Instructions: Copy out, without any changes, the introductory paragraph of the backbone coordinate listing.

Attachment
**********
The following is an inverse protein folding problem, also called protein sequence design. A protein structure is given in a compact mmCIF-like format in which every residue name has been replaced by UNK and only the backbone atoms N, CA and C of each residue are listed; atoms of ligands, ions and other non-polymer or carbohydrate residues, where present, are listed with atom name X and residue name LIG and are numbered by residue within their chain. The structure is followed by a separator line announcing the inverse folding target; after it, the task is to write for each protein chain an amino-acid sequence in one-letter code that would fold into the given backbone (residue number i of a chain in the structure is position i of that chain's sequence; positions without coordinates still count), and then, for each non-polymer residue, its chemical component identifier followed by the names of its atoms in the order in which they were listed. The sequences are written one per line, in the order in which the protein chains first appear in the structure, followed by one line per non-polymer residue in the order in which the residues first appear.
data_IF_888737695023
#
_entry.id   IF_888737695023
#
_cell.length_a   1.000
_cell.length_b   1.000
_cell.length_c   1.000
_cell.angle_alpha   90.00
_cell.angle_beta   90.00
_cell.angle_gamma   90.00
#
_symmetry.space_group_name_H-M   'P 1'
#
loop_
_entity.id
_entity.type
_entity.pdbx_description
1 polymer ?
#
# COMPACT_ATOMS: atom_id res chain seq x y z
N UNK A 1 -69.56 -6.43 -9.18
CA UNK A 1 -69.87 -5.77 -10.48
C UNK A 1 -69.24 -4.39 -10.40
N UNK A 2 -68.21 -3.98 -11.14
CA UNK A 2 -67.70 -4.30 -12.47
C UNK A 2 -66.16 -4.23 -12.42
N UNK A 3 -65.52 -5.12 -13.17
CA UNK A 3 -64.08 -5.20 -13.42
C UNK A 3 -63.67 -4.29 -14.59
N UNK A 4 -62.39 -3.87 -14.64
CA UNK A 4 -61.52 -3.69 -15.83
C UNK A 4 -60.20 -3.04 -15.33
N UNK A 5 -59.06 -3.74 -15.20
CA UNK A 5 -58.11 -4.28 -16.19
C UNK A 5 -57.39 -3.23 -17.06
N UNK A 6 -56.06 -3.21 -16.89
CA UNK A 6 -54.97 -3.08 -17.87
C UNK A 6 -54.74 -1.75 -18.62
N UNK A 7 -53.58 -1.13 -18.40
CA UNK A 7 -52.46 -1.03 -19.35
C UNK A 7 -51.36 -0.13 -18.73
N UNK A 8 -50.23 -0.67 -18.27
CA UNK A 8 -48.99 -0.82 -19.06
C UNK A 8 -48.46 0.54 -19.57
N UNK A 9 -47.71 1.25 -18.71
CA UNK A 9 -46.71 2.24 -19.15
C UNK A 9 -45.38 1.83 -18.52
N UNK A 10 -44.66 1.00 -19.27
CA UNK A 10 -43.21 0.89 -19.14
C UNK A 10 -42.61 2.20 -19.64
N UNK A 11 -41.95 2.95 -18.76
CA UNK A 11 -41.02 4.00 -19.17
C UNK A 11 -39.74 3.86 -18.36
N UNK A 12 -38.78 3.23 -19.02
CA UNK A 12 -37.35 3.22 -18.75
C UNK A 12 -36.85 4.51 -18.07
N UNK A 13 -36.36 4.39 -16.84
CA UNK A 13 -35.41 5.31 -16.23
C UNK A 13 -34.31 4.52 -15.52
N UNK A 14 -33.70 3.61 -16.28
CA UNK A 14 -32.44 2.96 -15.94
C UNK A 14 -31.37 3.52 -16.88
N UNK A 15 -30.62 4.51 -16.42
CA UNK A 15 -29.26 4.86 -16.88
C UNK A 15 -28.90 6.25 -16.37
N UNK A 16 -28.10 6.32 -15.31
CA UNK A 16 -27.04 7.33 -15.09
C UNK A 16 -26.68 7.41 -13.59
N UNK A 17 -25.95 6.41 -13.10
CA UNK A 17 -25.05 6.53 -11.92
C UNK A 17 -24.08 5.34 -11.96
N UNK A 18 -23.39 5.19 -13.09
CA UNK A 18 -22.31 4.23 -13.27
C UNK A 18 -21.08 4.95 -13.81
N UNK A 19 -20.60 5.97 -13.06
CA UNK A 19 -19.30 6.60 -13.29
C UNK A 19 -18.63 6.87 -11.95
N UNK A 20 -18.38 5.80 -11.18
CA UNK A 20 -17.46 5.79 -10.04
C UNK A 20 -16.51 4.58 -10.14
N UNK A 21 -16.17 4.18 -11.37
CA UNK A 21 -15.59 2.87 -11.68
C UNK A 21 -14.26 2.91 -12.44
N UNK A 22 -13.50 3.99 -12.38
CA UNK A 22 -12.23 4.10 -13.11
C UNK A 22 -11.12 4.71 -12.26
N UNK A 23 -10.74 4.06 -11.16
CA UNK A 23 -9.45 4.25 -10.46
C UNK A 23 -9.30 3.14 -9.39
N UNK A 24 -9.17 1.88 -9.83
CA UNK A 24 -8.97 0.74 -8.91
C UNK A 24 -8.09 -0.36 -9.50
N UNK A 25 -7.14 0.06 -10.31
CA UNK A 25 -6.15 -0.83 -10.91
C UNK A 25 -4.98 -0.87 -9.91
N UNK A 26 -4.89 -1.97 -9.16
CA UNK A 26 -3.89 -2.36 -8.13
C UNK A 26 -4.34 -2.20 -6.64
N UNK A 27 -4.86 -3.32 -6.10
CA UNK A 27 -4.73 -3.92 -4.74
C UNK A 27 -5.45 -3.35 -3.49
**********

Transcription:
The following is an inverse protein folding problem, also called protein sequence design. A protein structure is given in a compact mmCIF-like format in which every residue name has been replaced by UNK and only the backbone atoms N, CA and C of each residue are listed; atoms of ligands, ions and other non-polymer or carbohydrate residues, where present, are listed with atom name X and residue name LIG and are numbered by residue within their chain. The structure is followed by a separator line announcing the inverse folding target; after it, the task is to write for each protein chain an amino-acid sequence in one-letter code that would fold into the given backbone (residue number i of a chain in the structure is position i of that chain's sequence; positions without coordinates still count), and then, for each non-polymer residue, its chemical component identifier followed by the names of its atoms in the order in which they were listed. The sequences are written one per line, in the order in which the protein chains first appear in the structure, followed by one line per non-polymer residue in the order in which the residues first appear.